Bluetooth LE 5 & 5.1 support

This version supports Bluetooth Low Energy versions 5 and 5.1 and especially the new channel selectrion algorithm introduced in version 5 (CSA #2). However, since the hardware used does not support the two new PHYs added from version 5, it will only be able to sniff, jam, and maybe hijack connections using the 1Mbps uncoded PHY.

Please also note that the current implementation of CSA #2 included in Btlejack does not support channel map updates, for the moment.

Sniffing a new BLE 5 connection

Btlejack automatically detects the channel selection algorithm used, so you don’t have to worry and just capture packets as usual.

Sniffing an existing BLE 5 connection

Sniffing an existing BLE 5 connection (that uses the 1Mbps uncoded PHY, and only this PHY) is not so difficult. First, you must specify that you want to target a BLE 5 connection, by using the -5 option. Please note that there is no way to tell if an existing connection uses CSA #2 or CSA #1, so you have to try both techniques until one works.

$ btlejack -f 0x11223344 -5

Btlejack will then recover the channel map used and then the hop interval value:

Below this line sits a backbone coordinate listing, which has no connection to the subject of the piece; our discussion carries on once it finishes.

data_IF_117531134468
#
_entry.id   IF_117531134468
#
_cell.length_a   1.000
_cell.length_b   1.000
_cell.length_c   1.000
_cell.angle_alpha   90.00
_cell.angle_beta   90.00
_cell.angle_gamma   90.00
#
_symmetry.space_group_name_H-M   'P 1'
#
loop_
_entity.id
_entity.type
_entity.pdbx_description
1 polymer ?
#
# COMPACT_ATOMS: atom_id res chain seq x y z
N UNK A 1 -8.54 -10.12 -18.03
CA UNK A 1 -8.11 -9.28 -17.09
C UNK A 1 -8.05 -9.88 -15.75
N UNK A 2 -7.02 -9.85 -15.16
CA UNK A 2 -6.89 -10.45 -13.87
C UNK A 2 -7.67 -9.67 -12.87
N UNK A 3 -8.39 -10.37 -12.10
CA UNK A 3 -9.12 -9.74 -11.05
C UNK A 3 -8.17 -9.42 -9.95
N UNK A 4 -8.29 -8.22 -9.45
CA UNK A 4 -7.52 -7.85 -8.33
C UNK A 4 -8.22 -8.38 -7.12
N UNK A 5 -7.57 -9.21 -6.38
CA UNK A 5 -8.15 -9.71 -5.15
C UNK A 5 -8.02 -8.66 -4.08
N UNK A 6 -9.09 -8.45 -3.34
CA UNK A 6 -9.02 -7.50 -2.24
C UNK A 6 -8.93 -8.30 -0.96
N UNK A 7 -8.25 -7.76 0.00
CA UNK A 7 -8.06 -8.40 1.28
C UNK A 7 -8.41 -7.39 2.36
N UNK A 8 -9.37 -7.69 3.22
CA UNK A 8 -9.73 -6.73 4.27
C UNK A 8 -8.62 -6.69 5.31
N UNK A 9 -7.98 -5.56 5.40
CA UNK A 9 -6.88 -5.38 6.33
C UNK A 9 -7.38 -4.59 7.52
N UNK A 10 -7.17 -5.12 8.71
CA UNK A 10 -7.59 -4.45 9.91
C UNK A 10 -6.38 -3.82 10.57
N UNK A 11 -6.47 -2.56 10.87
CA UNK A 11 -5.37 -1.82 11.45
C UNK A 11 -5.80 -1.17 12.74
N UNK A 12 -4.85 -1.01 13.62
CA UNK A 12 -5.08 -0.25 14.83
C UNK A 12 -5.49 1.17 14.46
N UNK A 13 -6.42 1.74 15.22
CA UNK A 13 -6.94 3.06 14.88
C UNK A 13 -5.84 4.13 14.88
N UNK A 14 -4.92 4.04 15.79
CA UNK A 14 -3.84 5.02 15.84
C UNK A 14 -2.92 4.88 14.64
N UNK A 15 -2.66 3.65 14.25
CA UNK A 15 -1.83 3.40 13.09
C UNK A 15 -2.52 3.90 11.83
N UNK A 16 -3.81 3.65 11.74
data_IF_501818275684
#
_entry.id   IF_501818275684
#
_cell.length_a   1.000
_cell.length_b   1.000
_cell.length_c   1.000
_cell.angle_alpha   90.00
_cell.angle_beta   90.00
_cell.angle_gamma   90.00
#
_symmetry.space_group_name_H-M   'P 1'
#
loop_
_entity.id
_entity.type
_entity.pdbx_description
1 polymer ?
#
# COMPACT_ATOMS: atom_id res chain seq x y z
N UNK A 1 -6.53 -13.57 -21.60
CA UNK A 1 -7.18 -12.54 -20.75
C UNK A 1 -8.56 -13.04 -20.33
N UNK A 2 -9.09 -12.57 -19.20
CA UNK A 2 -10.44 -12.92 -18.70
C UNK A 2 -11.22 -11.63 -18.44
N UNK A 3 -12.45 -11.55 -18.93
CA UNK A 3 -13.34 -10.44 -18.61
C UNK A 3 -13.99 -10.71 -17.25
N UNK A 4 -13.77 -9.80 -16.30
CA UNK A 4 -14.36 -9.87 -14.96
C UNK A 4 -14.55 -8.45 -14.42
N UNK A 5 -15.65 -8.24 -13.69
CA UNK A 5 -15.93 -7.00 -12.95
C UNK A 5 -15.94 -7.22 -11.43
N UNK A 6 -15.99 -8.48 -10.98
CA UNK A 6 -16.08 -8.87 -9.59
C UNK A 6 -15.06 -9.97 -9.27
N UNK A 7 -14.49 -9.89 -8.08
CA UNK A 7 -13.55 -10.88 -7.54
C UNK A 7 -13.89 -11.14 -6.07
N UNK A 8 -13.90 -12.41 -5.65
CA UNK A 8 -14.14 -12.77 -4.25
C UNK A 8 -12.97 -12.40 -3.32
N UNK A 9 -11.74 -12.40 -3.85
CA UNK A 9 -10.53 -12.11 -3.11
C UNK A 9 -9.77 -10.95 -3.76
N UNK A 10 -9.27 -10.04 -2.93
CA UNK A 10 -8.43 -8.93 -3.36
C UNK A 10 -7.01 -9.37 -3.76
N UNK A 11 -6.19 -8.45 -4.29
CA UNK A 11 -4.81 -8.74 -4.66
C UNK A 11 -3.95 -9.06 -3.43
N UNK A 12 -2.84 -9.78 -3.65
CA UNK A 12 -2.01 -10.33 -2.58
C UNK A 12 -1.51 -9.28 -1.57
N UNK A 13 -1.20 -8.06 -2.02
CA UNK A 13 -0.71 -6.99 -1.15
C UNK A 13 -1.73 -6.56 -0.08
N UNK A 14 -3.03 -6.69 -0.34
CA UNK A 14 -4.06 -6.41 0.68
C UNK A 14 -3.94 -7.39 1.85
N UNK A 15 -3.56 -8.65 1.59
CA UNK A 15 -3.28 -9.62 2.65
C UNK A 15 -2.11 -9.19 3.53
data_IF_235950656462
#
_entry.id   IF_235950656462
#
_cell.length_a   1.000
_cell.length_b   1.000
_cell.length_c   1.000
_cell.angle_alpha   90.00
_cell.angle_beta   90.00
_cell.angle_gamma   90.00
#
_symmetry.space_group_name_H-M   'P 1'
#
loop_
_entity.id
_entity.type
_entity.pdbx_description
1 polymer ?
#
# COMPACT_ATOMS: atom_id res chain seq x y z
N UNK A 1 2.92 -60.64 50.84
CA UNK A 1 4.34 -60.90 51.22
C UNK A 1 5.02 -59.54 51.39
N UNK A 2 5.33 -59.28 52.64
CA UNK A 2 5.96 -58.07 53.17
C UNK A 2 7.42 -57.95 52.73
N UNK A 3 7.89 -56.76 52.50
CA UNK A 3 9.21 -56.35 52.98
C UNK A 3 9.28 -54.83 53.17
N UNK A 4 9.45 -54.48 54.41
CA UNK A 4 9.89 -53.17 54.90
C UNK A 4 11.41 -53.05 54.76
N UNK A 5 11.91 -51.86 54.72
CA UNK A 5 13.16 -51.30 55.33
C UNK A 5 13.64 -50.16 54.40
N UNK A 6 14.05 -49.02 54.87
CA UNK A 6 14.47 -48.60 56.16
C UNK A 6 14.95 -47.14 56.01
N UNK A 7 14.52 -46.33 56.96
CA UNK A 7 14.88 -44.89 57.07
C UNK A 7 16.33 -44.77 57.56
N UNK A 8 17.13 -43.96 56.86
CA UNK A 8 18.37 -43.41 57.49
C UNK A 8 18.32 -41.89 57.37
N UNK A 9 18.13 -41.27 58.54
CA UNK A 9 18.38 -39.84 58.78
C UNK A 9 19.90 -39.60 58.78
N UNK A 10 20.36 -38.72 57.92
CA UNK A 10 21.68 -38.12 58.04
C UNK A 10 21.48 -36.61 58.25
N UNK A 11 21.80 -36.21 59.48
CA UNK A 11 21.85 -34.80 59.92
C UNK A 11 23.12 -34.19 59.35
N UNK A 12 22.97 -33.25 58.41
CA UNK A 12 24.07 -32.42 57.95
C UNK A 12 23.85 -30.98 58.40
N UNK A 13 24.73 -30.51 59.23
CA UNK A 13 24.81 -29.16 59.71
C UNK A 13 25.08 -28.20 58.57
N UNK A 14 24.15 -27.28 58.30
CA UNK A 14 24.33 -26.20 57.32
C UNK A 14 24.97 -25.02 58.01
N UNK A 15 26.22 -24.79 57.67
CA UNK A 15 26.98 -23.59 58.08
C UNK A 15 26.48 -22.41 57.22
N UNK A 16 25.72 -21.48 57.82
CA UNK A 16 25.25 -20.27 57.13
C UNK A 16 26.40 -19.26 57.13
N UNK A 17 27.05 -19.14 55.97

$ btlejack -f 0x11223344 -5
[i] Synchronizing with connection 0x11223344 …
✓ CRCInit: 0x40d64f
✓ Channel Map = 0x1fffffffff
✓ Hop interval = 160

It will then try to recover this connection PRNG counter value:

$ btlejack -f 0x11223344 -5
[i] Synchronizing with connection 0x11223344 …
✓ CRCInit: 0x40d64f
✓ Channel Map = 0x1fffffffff
✓ Hop interval = 160
✓ CSA2 PRNG counter = 5137
[i] Synchronized, packet capture in progress …

Once done, Btlejack is synchronized with this connection and will process packets as usual.

Jamming an existing BLE 5 connection

Nothing new here, except that you must specify that you are attacking a BLE 5 connection, by using the -5 option.

Please note that you can optimize this attack by also specifying the channel map and hop interval value to use, by using respectively the -m and -p flags. Both of them MUST be provided, unless it would not work.

Hijacking an existing BLE 5 connection

I did not manage to hijack a BLE 5 connection at this time, as this attack is time-sensitive. My BLE 5 devices use a latency of 0, thus allowing no delay and causing this attack to fail.

When I will get my hands on some legitimate BLE 5 devices, I will improve this.